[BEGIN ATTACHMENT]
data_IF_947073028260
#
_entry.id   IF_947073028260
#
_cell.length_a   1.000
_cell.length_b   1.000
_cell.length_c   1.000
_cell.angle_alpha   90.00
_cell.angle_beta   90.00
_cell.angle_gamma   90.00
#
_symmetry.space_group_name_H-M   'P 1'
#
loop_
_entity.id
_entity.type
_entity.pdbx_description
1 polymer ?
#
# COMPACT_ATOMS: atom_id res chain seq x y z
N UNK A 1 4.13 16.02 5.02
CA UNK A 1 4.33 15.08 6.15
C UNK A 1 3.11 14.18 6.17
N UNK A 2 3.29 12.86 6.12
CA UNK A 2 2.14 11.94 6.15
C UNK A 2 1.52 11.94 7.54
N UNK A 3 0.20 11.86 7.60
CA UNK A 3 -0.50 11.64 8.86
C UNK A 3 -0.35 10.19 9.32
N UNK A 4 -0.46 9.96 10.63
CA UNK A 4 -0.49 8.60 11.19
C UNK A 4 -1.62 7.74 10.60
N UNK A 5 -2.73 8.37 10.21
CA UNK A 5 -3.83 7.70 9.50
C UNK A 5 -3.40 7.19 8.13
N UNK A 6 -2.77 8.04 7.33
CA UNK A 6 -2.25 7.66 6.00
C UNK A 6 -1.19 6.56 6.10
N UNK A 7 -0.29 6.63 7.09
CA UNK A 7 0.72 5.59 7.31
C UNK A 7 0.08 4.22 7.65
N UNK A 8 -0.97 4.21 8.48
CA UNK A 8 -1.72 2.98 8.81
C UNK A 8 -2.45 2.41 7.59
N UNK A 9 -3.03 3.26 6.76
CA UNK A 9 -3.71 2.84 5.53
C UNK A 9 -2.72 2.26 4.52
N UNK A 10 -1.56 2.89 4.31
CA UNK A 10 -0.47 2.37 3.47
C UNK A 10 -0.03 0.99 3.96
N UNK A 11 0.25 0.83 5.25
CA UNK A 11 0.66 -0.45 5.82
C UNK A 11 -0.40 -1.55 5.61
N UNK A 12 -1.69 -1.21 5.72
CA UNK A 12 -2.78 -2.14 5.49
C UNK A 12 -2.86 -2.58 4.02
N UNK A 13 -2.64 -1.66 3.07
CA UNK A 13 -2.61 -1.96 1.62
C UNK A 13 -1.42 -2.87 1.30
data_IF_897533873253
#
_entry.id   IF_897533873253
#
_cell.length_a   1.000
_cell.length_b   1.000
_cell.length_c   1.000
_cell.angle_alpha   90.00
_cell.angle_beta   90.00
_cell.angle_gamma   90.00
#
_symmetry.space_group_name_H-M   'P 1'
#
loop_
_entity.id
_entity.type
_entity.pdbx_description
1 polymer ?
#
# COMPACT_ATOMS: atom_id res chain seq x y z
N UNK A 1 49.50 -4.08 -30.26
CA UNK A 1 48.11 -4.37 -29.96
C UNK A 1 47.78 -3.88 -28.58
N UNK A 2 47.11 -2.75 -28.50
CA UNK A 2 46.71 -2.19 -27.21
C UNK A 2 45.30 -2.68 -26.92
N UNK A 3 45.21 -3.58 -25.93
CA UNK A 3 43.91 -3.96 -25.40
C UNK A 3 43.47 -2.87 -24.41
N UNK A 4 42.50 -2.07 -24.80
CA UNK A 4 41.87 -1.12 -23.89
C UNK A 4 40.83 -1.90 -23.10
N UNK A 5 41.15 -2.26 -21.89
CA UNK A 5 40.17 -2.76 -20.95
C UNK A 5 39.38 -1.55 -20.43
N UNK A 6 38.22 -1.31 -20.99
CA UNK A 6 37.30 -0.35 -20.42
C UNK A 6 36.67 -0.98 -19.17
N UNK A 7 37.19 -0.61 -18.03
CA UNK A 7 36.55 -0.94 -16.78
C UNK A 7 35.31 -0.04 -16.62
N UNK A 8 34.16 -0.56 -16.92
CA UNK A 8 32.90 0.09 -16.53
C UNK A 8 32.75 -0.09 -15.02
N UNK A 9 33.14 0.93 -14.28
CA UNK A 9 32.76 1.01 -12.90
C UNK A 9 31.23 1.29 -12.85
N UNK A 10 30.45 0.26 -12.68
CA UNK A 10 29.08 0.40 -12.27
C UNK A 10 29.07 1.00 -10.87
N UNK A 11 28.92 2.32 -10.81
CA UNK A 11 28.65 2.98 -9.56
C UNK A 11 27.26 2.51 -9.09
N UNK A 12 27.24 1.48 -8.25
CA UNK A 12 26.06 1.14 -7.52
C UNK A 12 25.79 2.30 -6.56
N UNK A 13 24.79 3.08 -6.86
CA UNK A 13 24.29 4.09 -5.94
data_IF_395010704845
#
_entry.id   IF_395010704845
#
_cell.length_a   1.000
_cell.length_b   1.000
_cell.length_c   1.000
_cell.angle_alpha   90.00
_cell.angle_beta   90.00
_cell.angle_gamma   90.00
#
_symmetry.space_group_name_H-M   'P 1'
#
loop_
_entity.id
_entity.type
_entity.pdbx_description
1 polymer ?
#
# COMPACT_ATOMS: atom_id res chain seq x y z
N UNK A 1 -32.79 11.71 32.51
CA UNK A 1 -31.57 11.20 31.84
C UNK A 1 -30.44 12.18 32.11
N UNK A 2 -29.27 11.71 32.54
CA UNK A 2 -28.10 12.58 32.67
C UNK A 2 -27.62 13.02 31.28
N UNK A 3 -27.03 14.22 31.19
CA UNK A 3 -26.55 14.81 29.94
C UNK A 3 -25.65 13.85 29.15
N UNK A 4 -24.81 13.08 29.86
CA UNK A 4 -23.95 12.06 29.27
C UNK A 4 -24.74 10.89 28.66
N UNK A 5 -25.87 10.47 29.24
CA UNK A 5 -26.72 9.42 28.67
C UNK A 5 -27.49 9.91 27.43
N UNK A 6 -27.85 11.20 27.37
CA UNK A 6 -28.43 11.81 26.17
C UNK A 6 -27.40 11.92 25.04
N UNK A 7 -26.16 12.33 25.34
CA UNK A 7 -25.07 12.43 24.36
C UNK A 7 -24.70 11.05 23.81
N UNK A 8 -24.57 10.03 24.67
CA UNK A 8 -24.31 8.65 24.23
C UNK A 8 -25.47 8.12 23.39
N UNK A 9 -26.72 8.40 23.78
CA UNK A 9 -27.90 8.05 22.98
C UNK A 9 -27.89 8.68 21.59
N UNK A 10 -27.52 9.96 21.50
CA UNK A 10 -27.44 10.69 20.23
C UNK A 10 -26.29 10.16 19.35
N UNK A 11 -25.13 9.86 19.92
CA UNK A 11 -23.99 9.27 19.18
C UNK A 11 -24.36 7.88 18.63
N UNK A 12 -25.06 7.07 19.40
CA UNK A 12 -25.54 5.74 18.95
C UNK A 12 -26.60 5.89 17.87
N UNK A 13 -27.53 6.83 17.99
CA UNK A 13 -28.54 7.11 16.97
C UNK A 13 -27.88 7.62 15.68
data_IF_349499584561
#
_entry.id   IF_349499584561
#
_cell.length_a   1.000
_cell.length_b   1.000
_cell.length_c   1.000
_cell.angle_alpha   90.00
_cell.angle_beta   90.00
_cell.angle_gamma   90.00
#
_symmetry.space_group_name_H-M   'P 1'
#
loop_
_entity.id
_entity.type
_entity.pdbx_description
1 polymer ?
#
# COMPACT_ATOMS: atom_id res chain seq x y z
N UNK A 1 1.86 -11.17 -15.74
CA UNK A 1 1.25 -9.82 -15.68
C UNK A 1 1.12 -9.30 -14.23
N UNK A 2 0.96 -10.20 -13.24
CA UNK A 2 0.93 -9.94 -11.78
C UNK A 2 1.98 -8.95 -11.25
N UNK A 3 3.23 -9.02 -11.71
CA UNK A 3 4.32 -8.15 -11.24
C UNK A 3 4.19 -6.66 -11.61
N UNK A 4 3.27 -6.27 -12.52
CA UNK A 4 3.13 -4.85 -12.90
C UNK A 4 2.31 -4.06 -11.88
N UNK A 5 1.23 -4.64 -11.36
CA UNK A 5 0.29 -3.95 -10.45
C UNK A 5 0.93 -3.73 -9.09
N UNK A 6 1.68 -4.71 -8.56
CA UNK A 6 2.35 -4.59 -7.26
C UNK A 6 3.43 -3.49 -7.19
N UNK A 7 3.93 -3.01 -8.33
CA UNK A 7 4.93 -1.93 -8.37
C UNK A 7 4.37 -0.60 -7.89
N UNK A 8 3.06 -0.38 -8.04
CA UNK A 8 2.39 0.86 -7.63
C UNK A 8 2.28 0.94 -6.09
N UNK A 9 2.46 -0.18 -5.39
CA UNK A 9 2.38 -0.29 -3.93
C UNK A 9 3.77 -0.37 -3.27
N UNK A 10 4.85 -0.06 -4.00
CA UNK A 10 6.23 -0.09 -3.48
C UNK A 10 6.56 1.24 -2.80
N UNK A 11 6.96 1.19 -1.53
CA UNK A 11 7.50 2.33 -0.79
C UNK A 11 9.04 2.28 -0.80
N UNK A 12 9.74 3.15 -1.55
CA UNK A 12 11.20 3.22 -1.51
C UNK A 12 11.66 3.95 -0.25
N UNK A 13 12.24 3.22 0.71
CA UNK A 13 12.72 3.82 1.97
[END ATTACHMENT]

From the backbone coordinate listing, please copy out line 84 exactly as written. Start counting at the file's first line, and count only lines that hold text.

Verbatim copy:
CA UNK A 2 46.71 -2.19 -27.21